State v. Janisczak

Annotate this Case

579 A.2d 736 (1990)

STATE of Maine v. Stanley W. JANISCZAK.

Supreme Judicial Court of Maine.

Submitted on Briefs April 27, 1990.

Decided August 17, 1990.

William R. Anderson, Dist. Atty., Geoffrey Rushlau, Asst. Dist. Atty., Bath, for plaintiff.

*737 David S. Severance, Kezar Falls, for defendant.

Before ROBERTS, WATHEN, GLASSMAN, CLIFFORD, HORNBY[*] and COLLINS, JJ.

COLLINS, Justice.

Stanley W. Janisczak appeals from a judgment of conviction entered after a jury trial in the Superior Court (Sagadahoc County, Bradford, J.) for obstructing government administration in violation of 17-A M.R.S.A. § 751 (1983). Janisczak argues that the evidence of his actions presented at trial was insufficient to sustain this conviction because his actions deserve constitutional protection under both the First Amendment to the Federal Constitution and article I, § 4 of the Maine Constitution. We agree with the defendant, and we vacate the judgment of conviction.

I.

The case on appeal arises from the disruptive conduct in which Janisczak engaged in the town of Richmond on December 26, 1988, while protesting the arrest of Nicholas Kovtuschenko by several police officers.[1] Early that evening, Officer George Mele of the Richmond Police pulled over a van with a blown-out tail light on Main Street in Richmond. The van was driven by Nicholas Kovtuschenko. While running a license check, Officer Mele discovered that Kovtuschenko's driver's license was then under suspension. When Officer Mele informed Kovtuschenko that he was under arrest for operating with a suspended license and asked him to step out of the motor vehicle, Kovtuschenko refused, and quickly rolled up the windows and locked the doors of the van.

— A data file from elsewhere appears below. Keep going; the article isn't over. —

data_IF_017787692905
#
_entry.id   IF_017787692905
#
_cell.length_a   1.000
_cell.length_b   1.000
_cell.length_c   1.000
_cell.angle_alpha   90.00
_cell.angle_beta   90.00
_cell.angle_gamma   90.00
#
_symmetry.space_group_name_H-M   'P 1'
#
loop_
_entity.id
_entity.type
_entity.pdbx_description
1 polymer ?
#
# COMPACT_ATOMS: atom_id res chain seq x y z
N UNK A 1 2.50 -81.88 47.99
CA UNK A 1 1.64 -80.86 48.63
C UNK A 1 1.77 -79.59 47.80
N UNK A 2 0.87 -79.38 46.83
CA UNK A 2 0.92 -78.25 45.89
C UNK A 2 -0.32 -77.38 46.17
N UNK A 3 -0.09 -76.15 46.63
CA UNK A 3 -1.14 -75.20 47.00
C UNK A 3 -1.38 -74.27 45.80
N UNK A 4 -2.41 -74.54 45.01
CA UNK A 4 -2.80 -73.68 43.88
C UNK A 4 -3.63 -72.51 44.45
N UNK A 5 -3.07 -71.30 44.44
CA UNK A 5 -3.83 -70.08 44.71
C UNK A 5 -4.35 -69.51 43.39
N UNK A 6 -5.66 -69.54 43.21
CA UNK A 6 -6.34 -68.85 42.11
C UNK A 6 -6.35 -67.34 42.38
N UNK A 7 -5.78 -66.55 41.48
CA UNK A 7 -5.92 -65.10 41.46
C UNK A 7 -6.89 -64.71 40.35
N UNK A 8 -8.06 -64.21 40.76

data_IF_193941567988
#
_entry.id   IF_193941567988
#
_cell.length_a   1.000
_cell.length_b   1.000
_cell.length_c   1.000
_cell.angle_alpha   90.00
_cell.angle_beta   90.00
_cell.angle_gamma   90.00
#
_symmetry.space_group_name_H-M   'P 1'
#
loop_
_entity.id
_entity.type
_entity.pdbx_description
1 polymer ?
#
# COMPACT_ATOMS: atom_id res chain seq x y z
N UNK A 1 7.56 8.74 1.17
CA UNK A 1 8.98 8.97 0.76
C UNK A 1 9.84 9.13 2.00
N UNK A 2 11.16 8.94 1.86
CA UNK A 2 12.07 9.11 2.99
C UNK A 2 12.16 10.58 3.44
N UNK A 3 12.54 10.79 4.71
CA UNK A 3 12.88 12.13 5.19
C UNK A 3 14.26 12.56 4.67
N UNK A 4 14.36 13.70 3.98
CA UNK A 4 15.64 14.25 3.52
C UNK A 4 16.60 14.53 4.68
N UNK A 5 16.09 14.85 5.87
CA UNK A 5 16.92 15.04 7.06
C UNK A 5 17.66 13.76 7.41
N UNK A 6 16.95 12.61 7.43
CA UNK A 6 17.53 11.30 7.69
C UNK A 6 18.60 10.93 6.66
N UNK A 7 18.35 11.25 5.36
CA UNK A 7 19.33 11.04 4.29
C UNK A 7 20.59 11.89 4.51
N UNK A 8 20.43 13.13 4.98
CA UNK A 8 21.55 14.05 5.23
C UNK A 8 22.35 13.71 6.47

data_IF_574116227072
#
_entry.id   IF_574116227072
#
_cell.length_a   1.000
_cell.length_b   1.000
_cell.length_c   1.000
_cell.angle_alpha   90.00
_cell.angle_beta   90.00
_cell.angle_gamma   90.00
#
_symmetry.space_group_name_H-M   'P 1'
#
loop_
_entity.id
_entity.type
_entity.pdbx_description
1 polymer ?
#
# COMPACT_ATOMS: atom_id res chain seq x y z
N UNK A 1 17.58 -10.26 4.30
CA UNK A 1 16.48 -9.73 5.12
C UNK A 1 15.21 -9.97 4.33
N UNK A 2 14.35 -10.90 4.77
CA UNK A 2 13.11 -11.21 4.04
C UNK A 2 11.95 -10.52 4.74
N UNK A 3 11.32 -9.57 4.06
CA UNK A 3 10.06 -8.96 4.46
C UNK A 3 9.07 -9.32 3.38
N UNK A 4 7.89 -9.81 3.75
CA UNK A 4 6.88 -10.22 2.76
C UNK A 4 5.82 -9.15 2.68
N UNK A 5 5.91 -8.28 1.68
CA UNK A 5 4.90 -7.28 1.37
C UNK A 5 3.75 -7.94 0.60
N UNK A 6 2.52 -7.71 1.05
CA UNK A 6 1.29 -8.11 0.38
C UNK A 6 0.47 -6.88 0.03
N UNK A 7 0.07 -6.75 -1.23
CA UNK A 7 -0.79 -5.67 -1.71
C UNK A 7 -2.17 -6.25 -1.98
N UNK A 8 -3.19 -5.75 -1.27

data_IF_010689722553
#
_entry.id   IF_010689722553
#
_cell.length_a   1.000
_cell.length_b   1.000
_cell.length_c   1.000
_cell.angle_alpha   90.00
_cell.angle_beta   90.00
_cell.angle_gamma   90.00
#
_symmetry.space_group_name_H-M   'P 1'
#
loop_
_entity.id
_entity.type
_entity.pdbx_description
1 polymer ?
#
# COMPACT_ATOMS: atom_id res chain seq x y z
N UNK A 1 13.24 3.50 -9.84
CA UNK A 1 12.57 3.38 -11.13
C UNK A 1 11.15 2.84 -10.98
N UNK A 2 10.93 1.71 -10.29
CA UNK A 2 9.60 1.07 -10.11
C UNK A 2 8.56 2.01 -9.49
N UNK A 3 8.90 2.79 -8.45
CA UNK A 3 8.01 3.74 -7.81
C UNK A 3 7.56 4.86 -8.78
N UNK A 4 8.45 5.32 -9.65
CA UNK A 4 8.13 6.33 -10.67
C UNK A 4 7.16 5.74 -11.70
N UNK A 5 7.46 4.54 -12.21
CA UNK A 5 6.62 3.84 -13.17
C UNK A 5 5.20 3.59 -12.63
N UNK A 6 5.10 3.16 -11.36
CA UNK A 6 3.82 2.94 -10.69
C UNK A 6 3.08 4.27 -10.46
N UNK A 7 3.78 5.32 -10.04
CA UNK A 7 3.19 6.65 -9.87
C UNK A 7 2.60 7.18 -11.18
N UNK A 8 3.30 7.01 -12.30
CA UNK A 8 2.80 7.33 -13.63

In response to Officer Mele's request for assistance, four other officers, including Corporal Bill Robbins of the Richmond Police, soon arrived at the scene. Kovtuschenko remained locked in his van for an hour to an hour-and-a-half, intermittently yelling and blowing the horn. Despite repeated attempts, the officers were not able to persuade Kovtuschenko to surrender himself. The officers did not want to break into the vehicle for fear of hurting a child inside the van with Kovtuschenko. As time wore on, a crowd of 35 to 40 spectators gathered directly across the street from the van. Although the testimony is unclear on this point, it appears that eventually about 15 spectators also assembled on the side of the street where the van was stopped. Many members of the crowd began shouting at the police officers, telling them to leave Kovtuschenko alone. At some point the defendant Janisczak joined the crowd; he was notable because he was "one of those hollering" early on.